Wait a second.
No, that’s too long.
Remember when you were willing to wait a few seconds for a computer to respond to a click on a website or a tap on a keyboard? These days, even 400 milliseconds – literally the blink of an eye – is too long, as Google engineers have discovered. That barely perceptible delay causes people to search less.
“Subconsciously, you don’t like to wait,” said Arvind Jain, a Google engineer who is the company’s resident speed maestro. “Every millisecond matters.”
Google and other tech companies are on a new quest for speed, challenging the likes of Jain to make fast go faster. The reason is that data-hungry smartphones and tablets are creating frustrating digital traffic jams, as people download maps, video clips of sports highlights, news updates or recommendations for nearby restaurants. The competition to be the quickest is fierce.
People will visit a commerce or news website less often if it is slower than a close competitor by more than 250 milliseconds (a millisecond is a thousandth of a second).
“Two hundred fifty milliseconds, either slower or faster, is close to the magic number now for competitive advantage on the Web,” said Harry Shum, a computer scientist and speed specialist at Microsoft.
The performance of websites varies, and so do user expectations. A person will be more patient waiting for a video clip to load than for a search result. And websites constantly face trade-offs between visual richness and snappy response times. As entertainment and news sites, like The New York Times website, offer more video clips and interactive graphics, that can slow things down.
But speed matters in every context, research shows. Four out of five online users will click away if a video stalls while loading.
On a mobile phone, a Web page takes a leisurely 9 seconds to load, according to Google, which tracks a huge range of sites from the homes of large companies to the legions of one-person bloggers. Download times on personal computers average about 6 seconds worldwide, and about 3.5 seconds on average in the United States. The major search engines, Google and Microsoft’s Bing, are the speed demons of the Web, analysts say, typically delivering results in less than a second.
The hunger for speed on smartphones is a business opportunity for companies like Akamai Technologies, which specializes in helping websites deliver services more quickly. Later this month, Akamai plans to introduce mobile accelerator software to help speed the loading of a website or app.
The government too recognizes the importance of speed in mobile computing. In February, Congress opened the door to an increase in network capacity for mobile devices, proposing legislation that permits the auction of public airwaves now used for television broadcasts to wireless Internet suppliers.
Overcoming speed bumps is part of the history of the Internet. In the 1990s, as the World Wide Web became popular, and crowded, it was called the World Wide Wait. Invention and investment answered the call.
Laying a lot of fiber optic cable for high-speed transmission was the first solution. But beyond bandwidth, the Web got faster because of innovations in software algorithms for routing traffic, and in distributing computer servers around the world, nearer to users.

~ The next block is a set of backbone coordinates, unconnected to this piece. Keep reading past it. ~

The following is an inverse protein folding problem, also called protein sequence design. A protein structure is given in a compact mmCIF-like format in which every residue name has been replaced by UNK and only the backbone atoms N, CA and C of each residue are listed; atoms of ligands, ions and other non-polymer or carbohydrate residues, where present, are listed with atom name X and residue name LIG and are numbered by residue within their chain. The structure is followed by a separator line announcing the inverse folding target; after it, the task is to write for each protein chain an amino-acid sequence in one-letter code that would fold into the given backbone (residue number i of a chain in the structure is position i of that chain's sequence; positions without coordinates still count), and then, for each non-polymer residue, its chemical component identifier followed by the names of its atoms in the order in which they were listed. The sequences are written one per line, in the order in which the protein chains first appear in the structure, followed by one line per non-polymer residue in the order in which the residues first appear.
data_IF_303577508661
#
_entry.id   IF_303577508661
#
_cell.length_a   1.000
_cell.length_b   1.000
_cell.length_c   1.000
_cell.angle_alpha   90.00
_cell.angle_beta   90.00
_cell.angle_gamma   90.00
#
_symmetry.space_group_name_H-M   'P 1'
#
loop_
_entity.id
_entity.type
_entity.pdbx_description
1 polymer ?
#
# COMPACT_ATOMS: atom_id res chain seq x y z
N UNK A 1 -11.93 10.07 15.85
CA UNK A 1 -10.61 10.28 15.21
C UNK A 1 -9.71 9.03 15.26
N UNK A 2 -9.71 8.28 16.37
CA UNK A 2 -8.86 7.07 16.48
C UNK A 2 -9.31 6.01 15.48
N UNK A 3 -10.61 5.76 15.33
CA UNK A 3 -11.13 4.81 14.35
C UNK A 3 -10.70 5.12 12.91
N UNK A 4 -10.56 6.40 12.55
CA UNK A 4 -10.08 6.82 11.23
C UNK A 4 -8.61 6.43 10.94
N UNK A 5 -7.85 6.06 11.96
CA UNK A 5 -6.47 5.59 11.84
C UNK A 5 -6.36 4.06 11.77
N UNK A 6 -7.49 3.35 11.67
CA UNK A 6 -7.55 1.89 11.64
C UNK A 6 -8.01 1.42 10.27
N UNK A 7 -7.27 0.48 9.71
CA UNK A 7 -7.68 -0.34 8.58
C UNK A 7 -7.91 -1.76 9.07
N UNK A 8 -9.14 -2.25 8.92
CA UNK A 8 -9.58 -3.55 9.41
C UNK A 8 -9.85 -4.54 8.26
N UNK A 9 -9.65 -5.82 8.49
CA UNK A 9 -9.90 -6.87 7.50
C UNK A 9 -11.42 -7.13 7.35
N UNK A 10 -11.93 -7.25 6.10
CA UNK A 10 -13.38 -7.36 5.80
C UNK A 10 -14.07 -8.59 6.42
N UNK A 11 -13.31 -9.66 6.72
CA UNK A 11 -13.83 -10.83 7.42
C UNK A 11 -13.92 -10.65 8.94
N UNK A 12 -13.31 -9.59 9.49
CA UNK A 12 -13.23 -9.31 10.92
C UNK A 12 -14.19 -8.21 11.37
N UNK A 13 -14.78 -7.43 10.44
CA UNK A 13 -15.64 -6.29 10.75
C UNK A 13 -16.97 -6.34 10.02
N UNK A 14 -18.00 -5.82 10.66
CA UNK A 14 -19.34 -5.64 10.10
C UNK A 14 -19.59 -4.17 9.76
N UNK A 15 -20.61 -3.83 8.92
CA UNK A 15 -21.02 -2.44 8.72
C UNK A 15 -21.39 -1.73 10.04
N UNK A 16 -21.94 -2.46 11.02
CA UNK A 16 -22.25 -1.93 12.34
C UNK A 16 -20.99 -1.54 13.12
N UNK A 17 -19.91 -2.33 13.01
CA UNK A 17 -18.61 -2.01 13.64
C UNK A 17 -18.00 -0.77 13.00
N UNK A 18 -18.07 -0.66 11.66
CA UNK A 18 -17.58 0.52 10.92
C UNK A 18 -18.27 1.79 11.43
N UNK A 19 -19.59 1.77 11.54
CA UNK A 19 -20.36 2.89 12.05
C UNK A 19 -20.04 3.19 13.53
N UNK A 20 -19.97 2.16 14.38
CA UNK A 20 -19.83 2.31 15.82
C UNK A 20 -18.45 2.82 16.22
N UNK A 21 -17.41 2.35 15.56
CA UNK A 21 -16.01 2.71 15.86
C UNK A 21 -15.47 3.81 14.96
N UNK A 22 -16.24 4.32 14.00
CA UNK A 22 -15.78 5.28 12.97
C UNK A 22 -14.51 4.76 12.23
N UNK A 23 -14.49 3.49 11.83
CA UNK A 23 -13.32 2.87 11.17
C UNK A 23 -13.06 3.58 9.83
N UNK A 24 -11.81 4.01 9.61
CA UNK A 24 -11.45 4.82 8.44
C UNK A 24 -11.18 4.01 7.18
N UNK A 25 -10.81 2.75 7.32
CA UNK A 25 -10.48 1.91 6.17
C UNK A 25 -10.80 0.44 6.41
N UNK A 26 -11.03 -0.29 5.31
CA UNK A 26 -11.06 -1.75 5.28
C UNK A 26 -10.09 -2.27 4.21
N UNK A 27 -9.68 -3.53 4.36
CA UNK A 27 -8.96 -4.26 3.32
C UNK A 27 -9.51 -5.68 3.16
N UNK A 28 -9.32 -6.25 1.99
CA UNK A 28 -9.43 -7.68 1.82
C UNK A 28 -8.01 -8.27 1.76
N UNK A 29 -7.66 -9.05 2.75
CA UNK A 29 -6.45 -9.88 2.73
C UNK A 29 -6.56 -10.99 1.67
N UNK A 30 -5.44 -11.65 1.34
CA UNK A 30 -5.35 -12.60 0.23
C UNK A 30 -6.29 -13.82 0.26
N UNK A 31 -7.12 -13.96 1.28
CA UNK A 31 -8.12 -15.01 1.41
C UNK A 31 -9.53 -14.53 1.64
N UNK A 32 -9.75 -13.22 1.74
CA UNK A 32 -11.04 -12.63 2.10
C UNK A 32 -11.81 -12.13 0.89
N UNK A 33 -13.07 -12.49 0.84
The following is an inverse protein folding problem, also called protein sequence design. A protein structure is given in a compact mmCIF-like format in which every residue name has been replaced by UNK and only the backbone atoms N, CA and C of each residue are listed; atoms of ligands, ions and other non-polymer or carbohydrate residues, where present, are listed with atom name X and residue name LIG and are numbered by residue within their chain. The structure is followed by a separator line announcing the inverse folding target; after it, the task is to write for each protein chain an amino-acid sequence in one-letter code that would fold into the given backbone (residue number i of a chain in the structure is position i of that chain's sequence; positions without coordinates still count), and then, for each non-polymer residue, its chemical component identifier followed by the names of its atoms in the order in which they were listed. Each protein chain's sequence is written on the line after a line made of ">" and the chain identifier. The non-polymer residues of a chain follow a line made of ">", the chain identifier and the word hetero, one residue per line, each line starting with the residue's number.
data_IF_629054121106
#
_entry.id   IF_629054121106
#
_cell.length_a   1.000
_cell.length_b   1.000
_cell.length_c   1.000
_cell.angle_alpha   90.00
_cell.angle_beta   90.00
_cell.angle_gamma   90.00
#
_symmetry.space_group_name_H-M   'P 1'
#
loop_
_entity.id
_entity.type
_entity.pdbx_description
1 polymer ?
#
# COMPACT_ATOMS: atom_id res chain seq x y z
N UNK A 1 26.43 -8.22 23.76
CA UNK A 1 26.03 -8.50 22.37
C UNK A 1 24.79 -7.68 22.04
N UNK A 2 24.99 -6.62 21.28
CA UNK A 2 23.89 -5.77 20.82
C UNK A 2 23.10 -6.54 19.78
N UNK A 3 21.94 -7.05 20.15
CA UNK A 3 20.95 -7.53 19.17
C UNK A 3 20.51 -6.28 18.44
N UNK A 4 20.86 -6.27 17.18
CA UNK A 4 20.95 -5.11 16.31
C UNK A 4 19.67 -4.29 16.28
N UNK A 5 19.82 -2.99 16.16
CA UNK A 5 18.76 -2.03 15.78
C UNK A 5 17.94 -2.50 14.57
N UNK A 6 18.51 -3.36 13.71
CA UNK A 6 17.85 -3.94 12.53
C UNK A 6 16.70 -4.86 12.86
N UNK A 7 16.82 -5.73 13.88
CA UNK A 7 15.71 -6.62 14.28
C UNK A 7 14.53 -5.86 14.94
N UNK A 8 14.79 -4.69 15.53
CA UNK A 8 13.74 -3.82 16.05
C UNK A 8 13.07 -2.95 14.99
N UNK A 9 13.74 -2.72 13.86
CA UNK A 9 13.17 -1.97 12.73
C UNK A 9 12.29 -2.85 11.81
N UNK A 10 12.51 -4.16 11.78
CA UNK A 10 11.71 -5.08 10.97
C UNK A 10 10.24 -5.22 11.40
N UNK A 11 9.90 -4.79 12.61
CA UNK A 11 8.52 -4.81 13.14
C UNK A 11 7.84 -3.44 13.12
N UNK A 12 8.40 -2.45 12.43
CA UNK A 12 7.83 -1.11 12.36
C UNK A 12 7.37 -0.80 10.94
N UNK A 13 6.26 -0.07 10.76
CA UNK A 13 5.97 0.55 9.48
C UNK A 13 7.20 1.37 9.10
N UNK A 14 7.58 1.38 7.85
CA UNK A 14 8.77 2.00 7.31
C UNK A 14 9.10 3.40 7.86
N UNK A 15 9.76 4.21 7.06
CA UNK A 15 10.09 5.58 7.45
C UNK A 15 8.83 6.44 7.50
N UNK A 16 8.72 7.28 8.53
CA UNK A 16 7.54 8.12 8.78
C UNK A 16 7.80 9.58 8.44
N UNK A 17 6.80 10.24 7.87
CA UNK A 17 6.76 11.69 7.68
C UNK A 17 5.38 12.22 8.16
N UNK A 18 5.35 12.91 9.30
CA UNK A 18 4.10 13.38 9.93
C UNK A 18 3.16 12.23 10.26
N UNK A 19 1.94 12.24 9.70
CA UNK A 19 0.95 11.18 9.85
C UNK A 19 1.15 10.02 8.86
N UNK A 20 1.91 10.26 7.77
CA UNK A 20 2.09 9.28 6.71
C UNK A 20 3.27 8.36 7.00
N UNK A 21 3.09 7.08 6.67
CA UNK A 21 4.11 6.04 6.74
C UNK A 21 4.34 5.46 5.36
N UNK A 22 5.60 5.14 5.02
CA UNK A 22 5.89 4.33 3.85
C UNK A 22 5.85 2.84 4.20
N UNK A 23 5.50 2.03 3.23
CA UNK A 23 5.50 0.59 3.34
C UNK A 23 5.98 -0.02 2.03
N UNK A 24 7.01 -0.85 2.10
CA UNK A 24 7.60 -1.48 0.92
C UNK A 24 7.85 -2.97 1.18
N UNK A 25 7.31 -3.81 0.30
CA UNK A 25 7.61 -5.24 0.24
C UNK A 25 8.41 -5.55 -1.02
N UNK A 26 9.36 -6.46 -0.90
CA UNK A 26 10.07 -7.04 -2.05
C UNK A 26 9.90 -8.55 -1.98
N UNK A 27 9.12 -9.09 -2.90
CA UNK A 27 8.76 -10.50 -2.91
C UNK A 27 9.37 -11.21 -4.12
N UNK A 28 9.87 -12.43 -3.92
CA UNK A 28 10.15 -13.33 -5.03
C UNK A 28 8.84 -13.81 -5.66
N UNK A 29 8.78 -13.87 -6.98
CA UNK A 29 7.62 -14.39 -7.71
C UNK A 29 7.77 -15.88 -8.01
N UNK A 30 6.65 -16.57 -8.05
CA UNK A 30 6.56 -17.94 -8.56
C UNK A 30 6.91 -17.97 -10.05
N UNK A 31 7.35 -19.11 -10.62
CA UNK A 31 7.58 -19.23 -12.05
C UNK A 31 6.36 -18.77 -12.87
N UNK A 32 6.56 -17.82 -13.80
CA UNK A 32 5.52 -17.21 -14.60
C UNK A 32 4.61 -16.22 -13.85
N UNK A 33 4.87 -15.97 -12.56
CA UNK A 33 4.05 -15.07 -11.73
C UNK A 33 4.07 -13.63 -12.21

Akamai, which grew out of the Massachusetts Institute of Technology’s Laboratory for Computer Science, built its sizable business doing just that. Most major websites use Akamai’s technology today.
The company sees the mobile Internet as the next big challenge.
“Users’ expectations are getting shorter and shorter, and the mobile infrastructure is not built for that kind of speed,” said Tom Leighton, co-founder and chief scientist at Akamai, who is also an MIT professor. “And that’s an opportunity for us.”
The need for speed itself seems to be accelerating. In the early 1960s, the two professors at Dartmouth College who invented the BASIC programming language, John Kemeny and Thomas Kurtz, set up a network in which many students could tap into a single, large computer from keyboard terminals.
“We found,” they observed, “that any response time that averages more than 10 seconds destroys the illusion of having one’s own computer.”
In 2009, a study by Forrester Research found that online shoppers expected pages to load in 2 seconds or less – and at 3 seconds, a large share abandon the site. Only three years earlier a similar Forrester study found the average expectation for page load times was 4 seconds or less.
The 2-second rule is still often cited as a standard for Web commerce sites. Yet experts in human-computer interaction say that rule is outdated.
“The old 2-second guideline has long been surpassed on the racetrack of Web expectations,” said Eric Horvitz, a scientist at Microsoft’s research labs.
Google, which harvests more Internet ad revenue than any other company, stands to benefit more than most if the Internet speeds up. Jain, who worked at Microsoft and Akamai before joining Google in 2003, is an evangelist for speed both inside and outside the company. He leads a “Make the Web Faster” program, begun in 2009. He also holds senior positions in industry standards groups.
Speed, Jain said, is a critical element in all of Google’s products. There is even a companywide speed budget; new offerings and product tweaks must not slow down Google services. But there have been lapses.
In 2007, for example, after the company added popular new offerings like Gmail, things slowed down enough that Google’s leaders issued a “Code Yellow” and handed out plastic stopwatches to its engineers to emphasize that speed matters.
Still, not everyone is in line with today’s race to be faster. Kurtz, the Dartmouth computer scientist who is the co-inventor of BASIC, is now 84, and marvels at how things have changed.
Computers and networks these days, Kurtz said, “are fast enough for me.”
Wait a second.